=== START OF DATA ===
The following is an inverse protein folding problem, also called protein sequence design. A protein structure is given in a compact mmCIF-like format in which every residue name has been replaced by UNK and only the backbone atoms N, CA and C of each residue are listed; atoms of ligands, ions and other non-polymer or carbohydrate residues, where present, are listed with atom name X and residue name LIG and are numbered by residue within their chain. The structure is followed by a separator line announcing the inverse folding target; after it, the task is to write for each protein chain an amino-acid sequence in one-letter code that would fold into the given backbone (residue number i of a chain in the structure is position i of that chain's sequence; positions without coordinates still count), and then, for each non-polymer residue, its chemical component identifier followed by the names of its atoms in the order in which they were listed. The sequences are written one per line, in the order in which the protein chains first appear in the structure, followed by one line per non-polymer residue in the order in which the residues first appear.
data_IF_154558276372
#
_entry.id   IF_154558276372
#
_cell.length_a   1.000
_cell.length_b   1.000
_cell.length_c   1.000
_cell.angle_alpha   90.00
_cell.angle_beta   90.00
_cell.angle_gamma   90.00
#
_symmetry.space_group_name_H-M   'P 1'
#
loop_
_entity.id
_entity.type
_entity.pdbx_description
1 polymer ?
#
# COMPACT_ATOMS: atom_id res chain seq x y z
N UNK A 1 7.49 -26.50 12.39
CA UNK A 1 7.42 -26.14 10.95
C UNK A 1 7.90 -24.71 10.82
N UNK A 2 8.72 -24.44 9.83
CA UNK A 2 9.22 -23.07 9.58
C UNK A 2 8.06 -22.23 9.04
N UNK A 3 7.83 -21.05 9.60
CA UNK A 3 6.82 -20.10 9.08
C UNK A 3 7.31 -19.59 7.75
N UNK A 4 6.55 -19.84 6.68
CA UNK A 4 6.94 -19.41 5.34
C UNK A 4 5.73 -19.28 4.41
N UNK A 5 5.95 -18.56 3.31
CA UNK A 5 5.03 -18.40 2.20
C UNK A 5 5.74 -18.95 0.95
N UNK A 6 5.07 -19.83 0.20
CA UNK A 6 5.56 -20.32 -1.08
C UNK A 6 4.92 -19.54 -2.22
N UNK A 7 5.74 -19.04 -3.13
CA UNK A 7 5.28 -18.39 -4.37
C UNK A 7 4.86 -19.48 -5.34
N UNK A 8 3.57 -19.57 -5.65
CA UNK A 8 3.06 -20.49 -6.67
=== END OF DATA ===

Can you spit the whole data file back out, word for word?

The following is an inverse protein folding problem, also called protein sequence design. A protein structure is given in a compact mmCIF-like format in which every residue name has been replaced by UNK and only the backbone atoms N, CA and C of each residue are listed; atoms of ligands, ions and other non-polymer or carbohydrate residues, where present, are listed with atom name X and residue name LIG and are numbered by residue within their chain. The structure is followed by a separator line announcing the inverse folding target; after it, the task is to write for each protein chain an amino-acid sequence in one-letter code that would fold into the given backbone (residue number i of a chain in the structure is position i of that chain's sequence; positions without coordinates still count), and then, for each non-polymer residue, its chemical component identifier followed by the names of its atoms in the order in which they were listed. The sequences are written one per line, in the order in which the protein chains first appear in the structure, followed by one line per non-polymer residue in the order in which the residues first appear.
data_IF_154558276372
#
_entry.id   IF_154558276372
#
_cell.length_a   1.000
_cell.length_b   1.000
_cell.length_c   1.000
_cell.angle_alpha   90.00
_cell.angle_beta   90.00
_cell.angle_gamma   90.00
#
_symmetry.space_group_name_H-M   'P 1'
#
loop_
_entity.id
_entity.type
_entity.pdbx_description
1 polymer ?
#
# COMPACT_ATOMS: atom_id res chain seq x y z
N UNK A 1 7.49 -26.50 12.39
CA UNK A 1 7.42 -26.14 10.95
C UNK A 1 7.90 -24.71 10.82
N UNK A 2 8.72 -24.44 9.83
CA UNK A 2 9.22 -23.07 9.58
C UNK A 2 8.06 -22.23 9.04
N UNK A 3 7.83 -21.05 9.60
CA UNK A 3 6.82 -20.10 9.08
C UNK A 3 7.31 -19.59 7.75
N UNK A 4 6.55 -19.84 6.68
CA UNK A 4 6.94 -19.41 5.34
C UNK A 4 5.73 -19.28 4.41
N UNK A 5 5.95 -18.56 3.31
CA UNK A 5 5.03 -18.40 2.20
C UNK A 5 5.74 -18.95 0.95
N UNK A 6 5.07 -19.83 0.20
CA UNK A 6 5.56 -20.32 -1.08
C UNK A 6 4.92 -19.54 -2.22
N UNK A 7 5.74 -19.04 -3.13
CA UNK A 7 5.28 -18.39 -4.37
C UNK A 7 4.86 -19.48 -5.34
N UNK A 8 3.57 -19.57 -5.65
CA UNK A 8 3.06 -20.49 -6.67